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Detecting Dementia in Primary Care course for GPs

Speciality Classification
General Practice ( GP ) / Family Medicine
Time / Duration
30 minutes
Subject matter expert
eLearning for Healthcare
Endorsed By

This session describes an approach to understanding the signs and symptoms of dementia in primary care and provides an overview of the epidemiology and diagnosis of dementia.

This session was reviewed by Sarah Jane Smith and last updated in January 2020.

Learning Objectives

By the end of this session you will be able to:

  • Recognise the signs and symptoms of different types of dementia
  • Explain how dementia affects younger adults, people with learning difficulties and people from diverse communities
  • Recognise the differential diagnosis of dementia and when to refer to secondary care
  • Distinguish those with memory symptoms caused by conditions other than dementia
  • Describe the use of cognitive enhancing medications and be aware of potential side effects
  • Discuss the use of medications to manage changes in behaviour and mood

We all become forgetful from time to time and can experience changes related to our ability to think clearly. The scenario of ‘walking into a room and forgetting what I came to get’ is familiar to most. Distinguishing normal forgetfulness from the early cognitive impairment caused by dementia can be extremely difficult.

Instructors / Speakers
Louise Robinson,
GP and Professor

Louise Robinson is a GP and Professor of Primary Care and Ageing at Newcastle University. Her research programme is centred on Primary Care: Ageing and Older People’s Wellbeing, especially those living with dementia.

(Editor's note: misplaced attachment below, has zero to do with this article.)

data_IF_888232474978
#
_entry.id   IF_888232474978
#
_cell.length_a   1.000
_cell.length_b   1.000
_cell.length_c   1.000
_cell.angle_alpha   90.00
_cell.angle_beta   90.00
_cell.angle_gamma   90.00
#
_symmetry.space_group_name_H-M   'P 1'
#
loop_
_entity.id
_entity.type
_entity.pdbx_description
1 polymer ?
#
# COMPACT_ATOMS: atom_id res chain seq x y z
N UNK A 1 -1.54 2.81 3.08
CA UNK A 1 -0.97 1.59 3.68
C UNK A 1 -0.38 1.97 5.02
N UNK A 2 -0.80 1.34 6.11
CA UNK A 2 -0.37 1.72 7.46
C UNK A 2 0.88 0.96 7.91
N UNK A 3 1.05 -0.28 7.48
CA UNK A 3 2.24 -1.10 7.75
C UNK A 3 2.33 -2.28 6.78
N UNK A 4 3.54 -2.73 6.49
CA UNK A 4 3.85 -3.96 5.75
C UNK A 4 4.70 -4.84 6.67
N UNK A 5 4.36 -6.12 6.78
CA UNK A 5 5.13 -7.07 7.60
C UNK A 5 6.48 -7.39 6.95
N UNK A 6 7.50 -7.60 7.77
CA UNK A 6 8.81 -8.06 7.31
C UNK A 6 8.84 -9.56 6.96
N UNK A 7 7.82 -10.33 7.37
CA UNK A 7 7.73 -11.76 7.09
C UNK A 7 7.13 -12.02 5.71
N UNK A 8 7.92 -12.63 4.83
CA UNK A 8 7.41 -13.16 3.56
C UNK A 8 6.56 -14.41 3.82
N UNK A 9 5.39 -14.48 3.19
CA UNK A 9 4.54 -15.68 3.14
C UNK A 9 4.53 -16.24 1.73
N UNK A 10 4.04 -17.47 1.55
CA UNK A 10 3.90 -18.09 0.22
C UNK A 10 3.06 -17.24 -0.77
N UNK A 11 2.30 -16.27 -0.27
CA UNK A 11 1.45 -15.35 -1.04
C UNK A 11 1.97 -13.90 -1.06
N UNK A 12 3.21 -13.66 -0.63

Louise is currently the Royal College of General Practitioners National Clinical Champion for Ageing and Older People and also leads the Primary Care Clinical Studies Group of the Dementia and Neurodegenerative Diseases Research Network (DeNDRoN).

She has published over 50 peer reviewed articles and co-authored the chapter on mental health for older people in primary care for the Oxford Textbook of Old Age Psychiatry.

Emma Vardy,
Clinical lecturer

Dr Emma Vardy is an NIHR clinical lecturer in elderly medicine working in the North West of England.

She has trained as a registrar in elderly medicine and completed a PhD on the subject of Alzheimer’s disease.

Her current role enables her to combine completion of her training in elderly medicine, experience in the diagnosis of dementia (working on the cerebral function unit at Salford Royal hospital) and continuation of her research interest in dementia.

Detecting Dementia in Primary Care course for GPs
Interest Areas / Topics Covered
Agedcare, Geriatric Health (Aged Care and Continence )
Provider Type
Education Provider
Time / Duration
30 minutes
Access Duration (in months)
Modules this course belongs to
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